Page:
OAKLAND, Calif. (Reuters) - Tesla Inc Chief Executive Elon Musk is on the cusp of a roughly $750 million payday as the electric carmaker’s stock recovers from a slump caused by the coronavirus, which led the company to close its factories and furlough workers.
Shares of Tesla surged 10% on Monday ahead of the company’s quarterly report this week, and in anticipation it could soon reopen its Fremont, California, plant after it was shuttered because of the pandemic.
Monday’s rally put Tesla’s market capitalization at $145 billion. Importantly for Musk, its stock market value reached a six-month average of $96 billion. Hitting a six-month average of $100 billion would trigger the vesting of the first of 12 tranches of options granted to the billionaire to buy Tesla stock as part of his two-year-old pay package.
Each tranche gives Musk the option to buy 1.69 million Tesla shares at $350.02 each. Taking Monday’s Tesla closing stock price of $798.75 as an example, Musk could sell those shares for a profit of $758 million.
Musk receives no salary or cash bonus, only options that vest based on Tesla’s market cap and milestones for revenue and profit growth. Musk has already hit a growth target necessary for the first options to vest.
A full payoff for Musk, who is also the majority owner and CEO of the SpaceX rocket maker, would surpass anything previously granted to U.S. executives.
When Tesla unveiled Musk’s package in 2018, it said he could theoretically reap as much as $55.8 billion if no new shares were issued. However, Tesla has since issued shares to compensate employees, and last year it sold $2.7 billion in shares and convertible bonds.
The potential payout for Musk comes after Tesla said this month it would furlough all non-essential workers and implement salary cuts during a shutdown of its U.S. production facilities because of the coronavirus outbreak. The pandemic has slashed U.S. demand for cars and forced several other automakers to also furlough U.S. workers.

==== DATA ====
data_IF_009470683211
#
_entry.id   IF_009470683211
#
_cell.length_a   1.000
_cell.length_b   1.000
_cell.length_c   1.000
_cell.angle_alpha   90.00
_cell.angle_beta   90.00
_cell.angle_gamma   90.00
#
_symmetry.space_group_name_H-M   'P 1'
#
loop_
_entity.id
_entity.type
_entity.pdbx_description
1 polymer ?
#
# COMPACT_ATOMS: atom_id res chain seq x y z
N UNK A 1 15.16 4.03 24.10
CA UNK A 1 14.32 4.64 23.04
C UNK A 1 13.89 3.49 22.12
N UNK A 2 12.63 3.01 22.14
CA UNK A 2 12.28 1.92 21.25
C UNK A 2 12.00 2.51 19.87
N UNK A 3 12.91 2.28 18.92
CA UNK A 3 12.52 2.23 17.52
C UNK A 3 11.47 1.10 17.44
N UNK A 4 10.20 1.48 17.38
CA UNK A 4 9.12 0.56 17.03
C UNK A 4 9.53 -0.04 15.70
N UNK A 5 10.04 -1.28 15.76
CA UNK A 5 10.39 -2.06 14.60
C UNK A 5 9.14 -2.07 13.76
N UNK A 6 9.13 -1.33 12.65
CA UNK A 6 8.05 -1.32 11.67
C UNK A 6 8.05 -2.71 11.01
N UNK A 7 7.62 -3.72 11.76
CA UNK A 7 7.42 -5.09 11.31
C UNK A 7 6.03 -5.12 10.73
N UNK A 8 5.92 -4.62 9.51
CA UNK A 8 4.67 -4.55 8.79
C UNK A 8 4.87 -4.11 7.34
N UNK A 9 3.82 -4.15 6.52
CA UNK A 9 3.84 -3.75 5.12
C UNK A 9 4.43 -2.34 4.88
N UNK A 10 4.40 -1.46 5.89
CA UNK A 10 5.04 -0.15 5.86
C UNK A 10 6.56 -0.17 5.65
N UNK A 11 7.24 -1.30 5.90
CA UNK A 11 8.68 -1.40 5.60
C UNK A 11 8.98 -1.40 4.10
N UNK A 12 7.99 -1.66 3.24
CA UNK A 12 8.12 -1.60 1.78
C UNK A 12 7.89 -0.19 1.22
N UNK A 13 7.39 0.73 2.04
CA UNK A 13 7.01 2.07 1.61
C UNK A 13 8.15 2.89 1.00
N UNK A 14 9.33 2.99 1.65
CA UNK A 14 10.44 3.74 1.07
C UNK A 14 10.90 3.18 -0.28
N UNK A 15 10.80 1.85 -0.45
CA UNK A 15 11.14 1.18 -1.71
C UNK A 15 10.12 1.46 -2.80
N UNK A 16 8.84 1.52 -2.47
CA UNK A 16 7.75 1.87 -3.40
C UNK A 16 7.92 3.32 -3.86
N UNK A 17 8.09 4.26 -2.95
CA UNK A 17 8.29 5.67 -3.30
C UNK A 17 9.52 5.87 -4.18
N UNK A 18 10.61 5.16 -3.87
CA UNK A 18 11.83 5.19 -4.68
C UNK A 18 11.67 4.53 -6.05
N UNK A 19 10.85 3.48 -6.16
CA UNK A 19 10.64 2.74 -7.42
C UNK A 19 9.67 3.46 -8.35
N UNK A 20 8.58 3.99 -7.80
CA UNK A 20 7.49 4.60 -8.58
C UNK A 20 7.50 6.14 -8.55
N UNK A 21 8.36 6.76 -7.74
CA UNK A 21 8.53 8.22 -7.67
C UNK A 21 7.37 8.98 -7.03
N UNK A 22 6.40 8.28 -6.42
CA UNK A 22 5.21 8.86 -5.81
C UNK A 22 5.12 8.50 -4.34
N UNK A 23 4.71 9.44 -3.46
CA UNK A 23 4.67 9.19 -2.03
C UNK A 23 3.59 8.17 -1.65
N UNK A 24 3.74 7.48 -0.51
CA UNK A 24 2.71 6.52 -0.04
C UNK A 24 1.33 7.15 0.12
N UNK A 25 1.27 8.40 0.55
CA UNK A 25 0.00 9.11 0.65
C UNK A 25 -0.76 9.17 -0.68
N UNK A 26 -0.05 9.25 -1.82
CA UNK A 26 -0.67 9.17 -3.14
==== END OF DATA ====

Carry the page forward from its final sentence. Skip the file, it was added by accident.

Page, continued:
Tesla’s quarterly report after the bell on Wednesday will show the damage done to global demand by the pandemic and the extent to which a recovery from the coronavirus in China, and a return to production at its Shanghai plant, are helping the U.S. carmaker.
Investors will also focus on Tesla’s cash burn related to its interrupted manufacturing and sales, and on Musk’s expectations for consumer demand in a potential long-term global recession, Baird analyst Ben Kallo wrote in a client note last week. The closure of the Fremont plant came just as Tesla was increasing production of its new Model Y sport utility vehicle.
Analysts on average expect March quarter revenue to jump 30% to $5.9 billion, according to Refinitiv. That consensus revenue estimate is down from $6.7 billion at the start of February. Analysts on average expect a non-GAAP loss of 36 cents per share.
When shareholders approved Musk’s pay package, Tesla was valued at about $53 billion and it faced a cash crunch, production delays and increasing competition from rivals. The pay deal was viewed as massively ambitious because it implied the company’s value could grow as much as ten-fold in 10 years, and its potentially huge size led some shareholders to oppose it.
Tesla’s market capitalization since then has expanded to nearly three times the combined values of General Motors and Ford Motor.
Musk’s subsequent options tranches would vest at $50 billion increments of Tesla market capitalization over the agreement’s 10-year period, with the billionaire earning the full package if Tesla’s market capitalization reaches $650 billion and the high tech vehicle maker achieves several revenue and profit targets.
Reporting by Noel Randewich, editing by Peter Henderson and Tom Brown